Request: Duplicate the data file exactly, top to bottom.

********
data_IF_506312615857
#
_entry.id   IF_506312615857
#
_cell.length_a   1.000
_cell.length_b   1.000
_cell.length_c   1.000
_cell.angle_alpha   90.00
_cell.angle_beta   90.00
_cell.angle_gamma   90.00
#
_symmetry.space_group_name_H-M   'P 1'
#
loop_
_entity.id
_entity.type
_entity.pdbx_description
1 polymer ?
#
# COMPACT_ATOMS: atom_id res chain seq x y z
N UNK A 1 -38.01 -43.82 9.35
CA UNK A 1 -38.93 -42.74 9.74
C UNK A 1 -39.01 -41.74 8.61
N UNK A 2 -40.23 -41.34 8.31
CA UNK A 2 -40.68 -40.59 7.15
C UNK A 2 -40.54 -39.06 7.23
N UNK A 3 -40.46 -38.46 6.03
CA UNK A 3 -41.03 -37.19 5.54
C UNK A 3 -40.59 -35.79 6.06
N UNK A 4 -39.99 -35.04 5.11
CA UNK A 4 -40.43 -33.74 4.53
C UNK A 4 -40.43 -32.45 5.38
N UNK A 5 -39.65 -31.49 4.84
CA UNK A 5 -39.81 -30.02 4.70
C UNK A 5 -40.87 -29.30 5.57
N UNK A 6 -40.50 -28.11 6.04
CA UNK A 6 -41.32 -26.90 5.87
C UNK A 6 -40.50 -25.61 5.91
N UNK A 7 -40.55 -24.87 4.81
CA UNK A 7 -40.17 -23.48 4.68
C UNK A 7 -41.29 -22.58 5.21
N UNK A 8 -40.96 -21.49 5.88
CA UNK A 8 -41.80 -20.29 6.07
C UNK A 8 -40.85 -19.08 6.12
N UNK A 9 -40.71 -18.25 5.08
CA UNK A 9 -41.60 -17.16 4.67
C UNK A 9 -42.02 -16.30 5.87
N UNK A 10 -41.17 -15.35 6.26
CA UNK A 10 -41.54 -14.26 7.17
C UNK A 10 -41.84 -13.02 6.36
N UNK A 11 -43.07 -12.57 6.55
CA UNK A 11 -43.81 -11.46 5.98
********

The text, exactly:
data_IF_506312615857
#
_entry.id   IF_506312615857
#
_cell.length_a   1.000
_cell.length_b   1.000
_cell.length_c   1.000
_cell.angle_alpha   90.00
_cell.angle_beta   90.00
_cell.angle_gamma   90.00
#
_symmetry.space_group_name_H-M   'P 1'
#
loop_
_entity.id
_entity.type
_entity.pdbx_description
1 polymer ?
#
# COMPACT_ATOMS: atom_id res chain seq x y z
N UNK A 1 -38.01 -43.82 9.35
CA UNK A 1 -38.93 -42.74 9.74
C UNK A 1 -39.01 -41.74 8.61
N UNK A 2 -40.23 -41.34 8.31
CA UNK A 2 -40.68 -40.59 7.15
C UNK A 2 -40.54 -39.06 7.23
N UNK A 3 -40.46 -38.46 6.03
CA UNK A 3 -41.03 -37.19 5.54
C UNK A 3 -40.59 -35.79 6.06
N UNK A 4 -39.99 -35.04 5.11
CA UNK A 4 -40.43 -33.74 4.53
C UNK A 4 -40.43 -32.45 5.38
N UNK A 5 -39.65 -31.49 4.84
CA UNK A 5 -39.81 -30.02 4.70
C UNK A 5 -40.87 -29.30 5.57
N UNK A 6 -40.50 -28.11 6.04
CA UNK A 6 -41.32 -26.90 5.87
C UNK A 6 -40.50 -25.61 5.91
N UNK A 7 -40.55 -24.87 4.81
CA UNK A 7 -40.17 -23.48 4.68
C UNK A 7 -41.29 -22.58 5.21
N UNK A 8 -40.96 -21.49 5.88
CA UNK A 8 -41.80 -20.29 6.07
C UNK A 8 -40.85 -19.08 6.12
N UNK A 9 -40.71 -18.25 5.08
CA UNK A 9 -41.60 -17.16 4.67
C UNK A 9 -42.02 -16.30 5.87
N UNK A 10 -41.17 -15.35 6.26
CA UNK A 10 -41.54 -14.26 7.17
C UNK A 10 -41.84 -13.02 6.36
N UNK A 11 -43.07 -12.57 6.55
CA UNK A 11 -43.81 -11.46 5.98